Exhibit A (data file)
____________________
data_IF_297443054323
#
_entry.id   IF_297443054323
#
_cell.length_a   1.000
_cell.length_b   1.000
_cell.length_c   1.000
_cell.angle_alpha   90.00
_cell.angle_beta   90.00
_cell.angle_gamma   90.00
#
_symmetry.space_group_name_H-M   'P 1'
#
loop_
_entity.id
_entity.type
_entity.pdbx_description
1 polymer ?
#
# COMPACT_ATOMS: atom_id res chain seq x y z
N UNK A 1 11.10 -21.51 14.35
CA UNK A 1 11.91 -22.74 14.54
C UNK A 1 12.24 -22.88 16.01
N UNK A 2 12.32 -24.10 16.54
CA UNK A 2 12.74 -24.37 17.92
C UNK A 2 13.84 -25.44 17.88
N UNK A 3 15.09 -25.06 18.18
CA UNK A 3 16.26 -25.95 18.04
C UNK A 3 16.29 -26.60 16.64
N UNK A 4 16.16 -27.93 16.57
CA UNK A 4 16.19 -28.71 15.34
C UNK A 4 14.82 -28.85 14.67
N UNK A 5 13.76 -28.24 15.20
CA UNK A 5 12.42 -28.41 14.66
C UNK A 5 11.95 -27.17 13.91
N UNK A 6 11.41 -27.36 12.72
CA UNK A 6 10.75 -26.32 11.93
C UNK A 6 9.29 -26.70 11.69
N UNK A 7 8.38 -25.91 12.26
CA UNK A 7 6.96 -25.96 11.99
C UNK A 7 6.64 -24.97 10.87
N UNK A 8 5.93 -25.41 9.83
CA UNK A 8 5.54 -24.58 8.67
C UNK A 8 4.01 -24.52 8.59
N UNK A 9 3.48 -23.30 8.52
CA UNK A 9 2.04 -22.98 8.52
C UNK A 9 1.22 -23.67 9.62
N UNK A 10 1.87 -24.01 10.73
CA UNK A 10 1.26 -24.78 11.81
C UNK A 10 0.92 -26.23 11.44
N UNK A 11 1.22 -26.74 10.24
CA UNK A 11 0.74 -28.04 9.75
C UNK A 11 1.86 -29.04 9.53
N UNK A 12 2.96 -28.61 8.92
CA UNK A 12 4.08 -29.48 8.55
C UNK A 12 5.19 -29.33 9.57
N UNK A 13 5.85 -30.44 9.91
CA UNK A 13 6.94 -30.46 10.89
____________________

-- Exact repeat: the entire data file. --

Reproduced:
data_IF_297443054323
#
_entry.id   IF_297443054323
#
_cell.length_a   1.000
_cell.length_b   1.000
_cell.length_c   1.000
_cell.angle_alpha   90.00
_cell.angle_beta   90.00
_cell.angle_gamma   90.00
#
_symmetry.space_group_name_H-M   'P 1'
#
loop_
_entity.id
_entity.type
_entity.pdbx_description
1 polymer ?
#
# COMPACT_ATOMS: atom_id res chain seq x y z
N UNK A 1 11.10 -21.51 14.35
CA UNK A 1 11.91 -22.74 14.54
C UNK A 1 12.24 -22.88 16.01
N UNK A 2 12.32 -24.10 16.54
CA UNK A 2 12.74 -24.37 17.92
C UNK A 2 13.84 -25.44 17.88
N UNK A 3 15.09 -25.06 18.18
CA UNK A 3 16.26 -25.95 18.04
C UNK A 3 16.29 -26.60 16.64
N UNK A 4 16.16 -27.93 16.57
CA UNK A 4 16.19 -28.71 15.34
C UNK A 4 14.82 -28.85 14.67
N UNK A 5 13.76 -28.24 15.20
CA UNK A 5 12.42 -28.41 14.66
C UNK A 5 11.95 -27.17 13.91
N UNK A 6 11.41 -27.36 12.72
CA UNK A 6 10.75 -26.32 11.93
C UNK A 6 9.29 -26.70 11.69
N UNK A 7 8.38 -25.91 12.26
CA UNK A 7 6.96 -25.96 11.99
C UNK A 7 6.64 -24.97 10.87
N UNK A 8 5.93 -25.41 9.83
CA UNK A 8 5.54 -24.58 8.67
C UNK A 8 4.01 -24.52 8.59
N UNK A 9 3.48 -23.30 8.52
CA UNK A 9 2.04 -22.98 8.52
C UNK A 9 1.22 -23.67 9.62
N UNK A 10 1.87 -24.01 10.73
CA UNK A 10 1.26 -24.78 11.81
C UNK A 10 0.92 -26.23 11.44
N UNK A 11 1.22 -26.74 10.24
CA UNK A 11 0.74 -28.04 9.75
C UNK A 11 1.86 -29.04 9.53
N UNK A 12 2.96 -28.61 8.92
CA UNK A 12 4.08 -29.48 8.55
C UNK A 12 5.19 -29.33 9.57
N UNK A 13 5.85 -30.44 9.91
CA UNK A 13 6.94 -30.46 10.89